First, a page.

Netanyahu believes we should continue the sanctions regime, or impose even greater sanctions, until Iran capitulates and agrees to entirely dismantle all nuclear capabilities, military and civilian. He also insists that any deal require Iran to recognize Israel’s right to exist and stop supporting Hezbollah and the Syrian regime of Bashar al-Assad. That would be wonderful, but it is wishful, unrealistic thinking. It would be nice if the Iranians baked Bibi a delicious peach pie as well. But it was not going to happen during these negotiations. To have insisted on addressing and resolving issues unrelated to the Iranian nuclear program would have been a non-starter. And no one understands that fact better than Netanyahu.

Effective negotiation requires narrowly focused goals and objectives. Although America and its allies were united on the need for sanctions to pressure Iran to come to the bargaining table, no such consensus exists that Iran must refrain from developing a civilian nuclear energy program. In the absence of a deal, we would lose our ability to sustain the existing sanctions regime, for the sanctions have not only hurt Iran’s economy, but have cost Japan, South Korea, Europe, India, Russia and China billions of dollars in trade and commerce. These nations all have closer trade ties with Iran and will not accede to continued sanctions, especially if America walks away from an agreement that Iran is willing to sign and which accomplishes most of the objectives initially sought by the West.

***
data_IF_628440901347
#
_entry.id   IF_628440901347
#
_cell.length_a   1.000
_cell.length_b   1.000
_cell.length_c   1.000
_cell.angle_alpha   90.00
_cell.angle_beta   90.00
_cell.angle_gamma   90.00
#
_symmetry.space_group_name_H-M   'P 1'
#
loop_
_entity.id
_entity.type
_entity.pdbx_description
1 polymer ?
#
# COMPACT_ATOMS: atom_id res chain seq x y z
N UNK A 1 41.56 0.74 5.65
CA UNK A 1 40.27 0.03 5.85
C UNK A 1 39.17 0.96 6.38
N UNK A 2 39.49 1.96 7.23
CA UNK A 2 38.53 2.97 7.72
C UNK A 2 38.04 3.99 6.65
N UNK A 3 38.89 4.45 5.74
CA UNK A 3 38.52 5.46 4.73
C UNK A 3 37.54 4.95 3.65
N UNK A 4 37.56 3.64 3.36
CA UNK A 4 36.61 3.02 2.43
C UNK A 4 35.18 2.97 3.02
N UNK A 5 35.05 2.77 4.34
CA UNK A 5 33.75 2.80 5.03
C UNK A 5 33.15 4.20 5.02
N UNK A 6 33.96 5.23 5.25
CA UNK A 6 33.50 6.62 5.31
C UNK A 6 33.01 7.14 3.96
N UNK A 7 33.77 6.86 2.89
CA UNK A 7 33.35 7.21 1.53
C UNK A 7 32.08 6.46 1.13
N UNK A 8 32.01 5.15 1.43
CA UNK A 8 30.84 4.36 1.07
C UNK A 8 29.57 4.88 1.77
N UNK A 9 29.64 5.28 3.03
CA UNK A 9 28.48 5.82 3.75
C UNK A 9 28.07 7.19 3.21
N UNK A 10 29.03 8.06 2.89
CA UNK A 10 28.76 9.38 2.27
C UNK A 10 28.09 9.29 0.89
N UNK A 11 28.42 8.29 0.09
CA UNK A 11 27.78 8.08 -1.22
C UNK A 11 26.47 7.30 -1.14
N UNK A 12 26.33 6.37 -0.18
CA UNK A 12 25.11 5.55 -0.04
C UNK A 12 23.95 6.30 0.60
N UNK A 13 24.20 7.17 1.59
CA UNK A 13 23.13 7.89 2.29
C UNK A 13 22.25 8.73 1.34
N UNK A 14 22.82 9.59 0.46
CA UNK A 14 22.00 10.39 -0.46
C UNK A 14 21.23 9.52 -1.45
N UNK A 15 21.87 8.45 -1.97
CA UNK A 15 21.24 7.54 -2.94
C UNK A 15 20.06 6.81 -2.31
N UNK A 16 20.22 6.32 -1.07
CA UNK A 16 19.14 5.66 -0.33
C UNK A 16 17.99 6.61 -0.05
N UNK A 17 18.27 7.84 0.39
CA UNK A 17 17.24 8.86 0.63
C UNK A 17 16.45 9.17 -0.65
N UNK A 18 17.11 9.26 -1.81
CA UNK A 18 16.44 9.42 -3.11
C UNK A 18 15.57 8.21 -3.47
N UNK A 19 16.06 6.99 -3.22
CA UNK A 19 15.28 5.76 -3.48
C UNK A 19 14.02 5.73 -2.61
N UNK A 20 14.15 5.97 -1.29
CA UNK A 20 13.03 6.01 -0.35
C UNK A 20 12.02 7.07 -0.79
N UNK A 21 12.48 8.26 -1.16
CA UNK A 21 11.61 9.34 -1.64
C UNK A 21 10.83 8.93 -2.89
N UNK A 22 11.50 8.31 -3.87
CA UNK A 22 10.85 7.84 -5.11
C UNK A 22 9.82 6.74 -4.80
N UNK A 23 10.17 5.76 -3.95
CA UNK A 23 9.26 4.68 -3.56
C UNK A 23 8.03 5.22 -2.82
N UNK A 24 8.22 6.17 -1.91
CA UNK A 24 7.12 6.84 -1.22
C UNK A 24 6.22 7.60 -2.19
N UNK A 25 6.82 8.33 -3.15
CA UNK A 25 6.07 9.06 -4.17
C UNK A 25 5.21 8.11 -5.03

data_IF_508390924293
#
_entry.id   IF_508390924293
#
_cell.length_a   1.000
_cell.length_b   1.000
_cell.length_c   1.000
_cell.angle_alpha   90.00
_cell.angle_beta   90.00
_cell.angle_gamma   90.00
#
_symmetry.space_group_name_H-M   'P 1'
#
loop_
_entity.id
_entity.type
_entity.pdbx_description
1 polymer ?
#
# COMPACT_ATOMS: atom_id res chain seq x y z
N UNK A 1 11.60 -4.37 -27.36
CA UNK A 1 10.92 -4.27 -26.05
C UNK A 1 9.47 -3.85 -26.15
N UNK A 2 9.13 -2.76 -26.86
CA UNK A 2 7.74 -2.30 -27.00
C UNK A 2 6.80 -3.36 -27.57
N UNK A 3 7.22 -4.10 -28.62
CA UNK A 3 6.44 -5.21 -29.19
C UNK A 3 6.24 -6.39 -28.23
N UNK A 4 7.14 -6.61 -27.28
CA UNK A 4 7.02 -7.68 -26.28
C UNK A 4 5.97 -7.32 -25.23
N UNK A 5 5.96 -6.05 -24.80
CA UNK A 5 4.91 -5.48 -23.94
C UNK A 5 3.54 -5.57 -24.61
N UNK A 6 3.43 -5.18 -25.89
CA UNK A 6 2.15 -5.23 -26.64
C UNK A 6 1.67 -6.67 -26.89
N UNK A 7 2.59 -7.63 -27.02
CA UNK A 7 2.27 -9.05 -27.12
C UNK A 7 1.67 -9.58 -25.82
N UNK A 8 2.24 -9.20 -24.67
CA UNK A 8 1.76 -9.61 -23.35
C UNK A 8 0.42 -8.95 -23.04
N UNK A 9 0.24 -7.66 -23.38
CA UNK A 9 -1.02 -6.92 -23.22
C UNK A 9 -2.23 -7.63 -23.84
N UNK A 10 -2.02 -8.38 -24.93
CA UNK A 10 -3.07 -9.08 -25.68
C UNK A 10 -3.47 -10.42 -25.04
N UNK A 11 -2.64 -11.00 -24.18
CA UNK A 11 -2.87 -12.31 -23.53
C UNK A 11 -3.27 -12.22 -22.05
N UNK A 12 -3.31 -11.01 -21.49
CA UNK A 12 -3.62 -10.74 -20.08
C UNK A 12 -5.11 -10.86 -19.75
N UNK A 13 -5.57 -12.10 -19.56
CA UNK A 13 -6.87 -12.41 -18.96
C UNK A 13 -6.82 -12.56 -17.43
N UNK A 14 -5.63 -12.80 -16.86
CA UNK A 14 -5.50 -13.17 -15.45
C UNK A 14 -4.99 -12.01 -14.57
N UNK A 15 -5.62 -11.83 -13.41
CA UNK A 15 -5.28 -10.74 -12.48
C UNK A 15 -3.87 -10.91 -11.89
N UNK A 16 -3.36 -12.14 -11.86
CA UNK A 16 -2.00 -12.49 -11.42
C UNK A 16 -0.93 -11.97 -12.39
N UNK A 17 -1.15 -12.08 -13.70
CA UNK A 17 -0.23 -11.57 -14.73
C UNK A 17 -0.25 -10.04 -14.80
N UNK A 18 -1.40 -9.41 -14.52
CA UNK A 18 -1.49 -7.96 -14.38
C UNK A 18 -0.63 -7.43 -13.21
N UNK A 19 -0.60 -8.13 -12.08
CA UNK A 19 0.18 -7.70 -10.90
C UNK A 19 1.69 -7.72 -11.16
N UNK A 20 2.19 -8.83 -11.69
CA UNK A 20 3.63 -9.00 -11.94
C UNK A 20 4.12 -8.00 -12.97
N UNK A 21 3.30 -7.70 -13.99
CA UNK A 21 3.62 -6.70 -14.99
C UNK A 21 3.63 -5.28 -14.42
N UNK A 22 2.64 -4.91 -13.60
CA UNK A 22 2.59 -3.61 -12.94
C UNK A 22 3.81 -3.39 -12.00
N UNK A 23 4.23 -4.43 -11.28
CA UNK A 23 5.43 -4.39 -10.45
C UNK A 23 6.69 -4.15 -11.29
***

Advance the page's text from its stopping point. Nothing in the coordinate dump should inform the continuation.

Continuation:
What the Vienna agreement does is to greatly reduce Iran’s uranium enrichment capabilities. It prevents the design and construction of any new facilities for fifteen years and extends the time it would theoretically take for Iran to acquire enough fissile materials to create a single nuclear weapon from the existing two to three months to at least one year. The agreement does not trust the Iranians to comply, but imposes strict inspection and transparency measures. Respected nuclear experts and inspectors with years of experience who have examined the deal agree it is the most intensive inspections regime in history. The agreement requires the International Atomic Energy Agency to strictly monitor Iran’s nuclear program at every level, including mining, procurement, production, and enrichment. By enabling the international community to verify compliance at every stage of the nuclear supply chain, it ensures that we can effectively detect, deter, and prevent cheating.

The deal does not address the long list of grievances Americans and others have with Iran, but is instead designed only to prevent Iran from joining the nuclear weapons club. Although the agreement has the potential to reform and improve relations between Iran and the West and to transform the Middle East, no one is counting on it.